5/ What do you think of current trends and do you have a favourite look in 2022 My team are enjoying Rolf’s Substance collection this year. We’ve worked with Rolf and their wooden frames for years but the new 3D printed collection made from plants really puts sustainability and design and technology at the forefront. They’re a joy to wear and have been really popular with clients. We also linked up with a local charity focused on planting trees and managing woodlands and we donate just under 10% of each Rolf Substance frame sale to the charity.
Another new addition to our collection this year that has the team giddy with excitement is Sabine Be, an extremely expressive and colourful collection that makes a strong statement. Whatever ranges you bring into your practice have to align with a well thought out eyewear philosophy and there has to be a strategy behind it. There is so much amazing eyewear out there that you have to be strategic about what you are doing and why. Collections with depth and breadth like Theo are fantastic because there is so much you can do with it and it just keeps going and going with always new evolutions every season.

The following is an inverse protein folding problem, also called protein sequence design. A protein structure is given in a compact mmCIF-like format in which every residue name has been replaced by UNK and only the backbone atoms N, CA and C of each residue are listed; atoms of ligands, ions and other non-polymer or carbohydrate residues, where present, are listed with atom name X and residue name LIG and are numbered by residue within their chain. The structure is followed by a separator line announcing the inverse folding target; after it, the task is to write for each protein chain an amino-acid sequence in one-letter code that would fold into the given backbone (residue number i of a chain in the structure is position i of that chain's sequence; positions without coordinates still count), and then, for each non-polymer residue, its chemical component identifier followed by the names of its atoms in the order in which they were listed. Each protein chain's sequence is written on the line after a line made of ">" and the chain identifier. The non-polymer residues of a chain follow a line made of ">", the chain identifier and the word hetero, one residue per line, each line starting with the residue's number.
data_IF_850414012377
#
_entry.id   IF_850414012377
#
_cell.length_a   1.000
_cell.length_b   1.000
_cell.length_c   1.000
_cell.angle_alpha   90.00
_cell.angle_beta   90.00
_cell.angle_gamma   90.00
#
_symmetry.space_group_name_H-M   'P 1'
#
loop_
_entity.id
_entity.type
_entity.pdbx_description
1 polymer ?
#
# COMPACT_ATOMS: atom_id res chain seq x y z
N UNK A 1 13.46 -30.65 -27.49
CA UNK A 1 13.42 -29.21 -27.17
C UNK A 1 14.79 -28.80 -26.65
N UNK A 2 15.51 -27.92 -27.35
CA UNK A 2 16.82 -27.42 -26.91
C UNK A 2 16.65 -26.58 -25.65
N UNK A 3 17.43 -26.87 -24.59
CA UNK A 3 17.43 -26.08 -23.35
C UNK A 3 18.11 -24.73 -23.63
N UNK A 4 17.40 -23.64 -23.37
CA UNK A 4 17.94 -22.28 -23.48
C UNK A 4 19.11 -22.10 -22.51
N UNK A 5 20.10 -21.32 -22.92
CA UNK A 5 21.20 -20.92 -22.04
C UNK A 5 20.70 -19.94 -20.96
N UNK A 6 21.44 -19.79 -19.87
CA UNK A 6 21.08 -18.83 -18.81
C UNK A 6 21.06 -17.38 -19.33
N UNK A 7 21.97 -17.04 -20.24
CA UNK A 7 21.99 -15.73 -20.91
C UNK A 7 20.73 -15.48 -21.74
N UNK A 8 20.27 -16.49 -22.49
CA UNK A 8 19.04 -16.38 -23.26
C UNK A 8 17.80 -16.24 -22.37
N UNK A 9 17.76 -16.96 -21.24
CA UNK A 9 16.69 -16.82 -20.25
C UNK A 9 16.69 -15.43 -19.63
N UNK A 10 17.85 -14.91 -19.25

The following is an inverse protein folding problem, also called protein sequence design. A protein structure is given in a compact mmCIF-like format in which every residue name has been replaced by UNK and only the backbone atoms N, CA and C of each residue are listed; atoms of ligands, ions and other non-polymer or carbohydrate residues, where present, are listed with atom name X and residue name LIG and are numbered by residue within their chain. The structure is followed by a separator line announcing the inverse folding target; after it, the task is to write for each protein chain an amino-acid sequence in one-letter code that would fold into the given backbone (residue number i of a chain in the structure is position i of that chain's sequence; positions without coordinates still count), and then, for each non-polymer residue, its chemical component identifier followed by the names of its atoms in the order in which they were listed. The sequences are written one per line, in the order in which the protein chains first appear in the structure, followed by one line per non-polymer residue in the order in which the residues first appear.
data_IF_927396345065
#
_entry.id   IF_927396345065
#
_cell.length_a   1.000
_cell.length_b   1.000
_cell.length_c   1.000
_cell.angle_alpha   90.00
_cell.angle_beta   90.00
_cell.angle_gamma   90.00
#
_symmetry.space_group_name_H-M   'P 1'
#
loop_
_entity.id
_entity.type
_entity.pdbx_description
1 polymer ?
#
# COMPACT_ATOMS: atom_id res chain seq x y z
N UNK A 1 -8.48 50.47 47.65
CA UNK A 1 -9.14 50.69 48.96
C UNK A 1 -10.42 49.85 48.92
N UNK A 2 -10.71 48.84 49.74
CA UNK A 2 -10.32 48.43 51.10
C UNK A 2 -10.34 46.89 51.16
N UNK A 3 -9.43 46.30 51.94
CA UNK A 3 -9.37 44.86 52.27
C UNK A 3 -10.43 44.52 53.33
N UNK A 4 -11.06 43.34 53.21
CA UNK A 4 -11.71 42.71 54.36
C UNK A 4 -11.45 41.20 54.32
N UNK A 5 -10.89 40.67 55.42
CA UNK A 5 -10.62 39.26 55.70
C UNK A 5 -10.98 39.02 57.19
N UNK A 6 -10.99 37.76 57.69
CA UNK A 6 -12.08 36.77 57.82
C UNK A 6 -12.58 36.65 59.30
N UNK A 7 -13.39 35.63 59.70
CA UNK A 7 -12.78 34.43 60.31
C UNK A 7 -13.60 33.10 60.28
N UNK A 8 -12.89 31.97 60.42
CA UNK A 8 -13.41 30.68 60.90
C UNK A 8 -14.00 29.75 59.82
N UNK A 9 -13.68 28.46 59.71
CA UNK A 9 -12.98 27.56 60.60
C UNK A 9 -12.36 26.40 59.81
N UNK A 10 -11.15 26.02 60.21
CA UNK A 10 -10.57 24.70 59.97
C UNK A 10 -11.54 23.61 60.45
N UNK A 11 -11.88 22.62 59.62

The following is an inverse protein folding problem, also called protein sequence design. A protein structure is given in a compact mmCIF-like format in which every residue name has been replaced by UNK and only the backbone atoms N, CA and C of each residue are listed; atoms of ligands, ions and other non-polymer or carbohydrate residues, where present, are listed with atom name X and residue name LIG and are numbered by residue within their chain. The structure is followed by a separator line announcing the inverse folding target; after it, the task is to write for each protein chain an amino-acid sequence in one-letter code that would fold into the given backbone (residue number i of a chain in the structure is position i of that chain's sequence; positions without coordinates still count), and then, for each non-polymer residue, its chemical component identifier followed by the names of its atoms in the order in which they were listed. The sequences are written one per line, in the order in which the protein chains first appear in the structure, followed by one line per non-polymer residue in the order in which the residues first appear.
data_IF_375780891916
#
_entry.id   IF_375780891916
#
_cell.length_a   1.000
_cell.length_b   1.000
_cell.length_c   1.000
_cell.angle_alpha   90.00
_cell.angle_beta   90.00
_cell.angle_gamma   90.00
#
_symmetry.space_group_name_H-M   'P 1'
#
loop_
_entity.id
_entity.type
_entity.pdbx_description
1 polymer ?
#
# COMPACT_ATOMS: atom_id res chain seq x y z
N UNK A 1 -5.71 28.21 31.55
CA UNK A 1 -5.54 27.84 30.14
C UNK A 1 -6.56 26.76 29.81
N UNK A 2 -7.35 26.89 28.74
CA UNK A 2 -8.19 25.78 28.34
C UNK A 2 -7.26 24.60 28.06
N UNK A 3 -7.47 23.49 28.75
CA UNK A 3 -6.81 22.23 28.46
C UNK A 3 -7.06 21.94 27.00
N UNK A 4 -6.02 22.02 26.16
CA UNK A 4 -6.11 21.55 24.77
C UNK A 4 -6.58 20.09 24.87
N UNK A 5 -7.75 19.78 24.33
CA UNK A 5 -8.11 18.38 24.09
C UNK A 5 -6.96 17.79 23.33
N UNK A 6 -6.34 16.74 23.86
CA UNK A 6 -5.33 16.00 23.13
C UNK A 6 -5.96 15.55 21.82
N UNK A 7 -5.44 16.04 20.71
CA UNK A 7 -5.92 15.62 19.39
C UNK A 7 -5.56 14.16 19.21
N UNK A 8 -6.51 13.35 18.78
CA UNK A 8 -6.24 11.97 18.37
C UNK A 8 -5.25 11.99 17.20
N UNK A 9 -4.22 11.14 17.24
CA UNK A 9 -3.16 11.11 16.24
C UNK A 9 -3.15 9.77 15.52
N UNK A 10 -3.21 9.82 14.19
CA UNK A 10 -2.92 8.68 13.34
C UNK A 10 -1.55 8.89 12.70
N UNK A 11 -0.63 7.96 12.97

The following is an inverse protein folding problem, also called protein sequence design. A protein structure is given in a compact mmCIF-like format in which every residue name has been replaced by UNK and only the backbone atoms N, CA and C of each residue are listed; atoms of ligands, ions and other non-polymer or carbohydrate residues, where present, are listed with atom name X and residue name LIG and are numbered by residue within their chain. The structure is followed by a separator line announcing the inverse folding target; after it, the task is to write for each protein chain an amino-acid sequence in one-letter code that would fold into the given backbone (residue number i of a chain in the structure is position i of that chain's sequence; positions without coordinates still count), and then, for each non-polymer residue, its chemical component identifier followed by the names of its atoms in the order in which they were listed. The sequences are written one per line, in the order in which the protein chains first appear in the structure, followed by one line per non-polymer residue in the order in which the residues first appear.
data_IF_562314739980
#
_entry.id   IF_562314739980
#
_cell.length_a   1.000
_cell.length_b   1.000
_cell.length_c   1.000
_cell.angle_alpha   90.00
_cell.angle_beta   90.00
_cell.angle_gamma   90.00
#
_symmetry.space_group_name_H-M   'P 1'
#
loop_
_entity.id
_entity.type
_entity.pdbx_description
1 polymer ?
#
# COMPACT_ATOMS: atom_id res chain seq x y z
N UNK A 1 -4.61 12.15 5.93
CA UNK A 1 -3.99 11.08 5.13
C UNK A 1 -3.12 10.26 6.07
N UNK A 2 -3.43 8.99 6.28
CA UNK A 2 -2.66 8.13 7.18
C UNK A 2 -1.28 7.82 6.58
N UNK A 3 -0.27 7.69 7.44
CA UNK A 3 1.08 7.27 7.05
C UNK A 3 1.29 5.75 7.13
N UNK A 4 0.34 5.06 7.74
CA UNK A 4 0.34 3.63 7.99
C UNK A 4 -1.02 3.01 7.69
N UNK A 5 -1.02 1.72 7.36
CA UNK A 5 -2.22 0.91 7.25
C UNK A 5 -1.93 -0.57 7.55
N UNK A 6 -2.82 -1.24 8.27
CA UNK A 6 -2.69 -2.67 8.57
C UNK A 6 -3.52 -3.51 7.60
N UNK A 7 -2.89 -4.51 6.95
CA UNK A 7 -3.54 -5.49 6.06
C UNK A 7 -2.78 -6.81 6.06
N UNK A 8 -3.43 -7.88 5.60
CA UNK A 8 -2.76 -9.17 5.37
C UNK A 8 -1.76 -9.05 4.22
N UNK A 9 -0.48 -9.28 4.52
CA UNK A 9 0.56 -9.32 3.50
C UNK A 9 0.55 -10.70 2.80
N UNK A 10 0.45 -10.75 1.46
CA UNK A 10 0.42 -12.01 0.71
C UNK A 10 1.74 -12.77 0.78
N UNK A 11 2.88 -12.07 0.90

6/ What is your best tip on choosing eyewear? In a word; enthusiasm. Selling is the transference of emotion. If the person doing the selling and serving is not enthusiastic neither will the client be. Eyewear can be boring, or it can be exciting and inspiring. It’s a simple choice that makes all the difference. Too many independent practices still haven’t grasped the significance of the eyewear opportunity they have. Eyewear and optical is an afterthought and it shows. If eyewear is an after-though that has just been tagged on in your practice as a distant second to optometry, it is extremely obvious to me and to your clients. That’s why average spend, and conversions and referrals and recommendations are low. That’s why clients walk out with their prescription and continue their search for eyewear elsewhere. The crux of the matter is your approach to eyewear and the standards you insist on in your practice. Without that foundation all the tips in the world will make little difference. The good news for readers of Eyestylist is that if you’re here reading this, you get it. I salute you!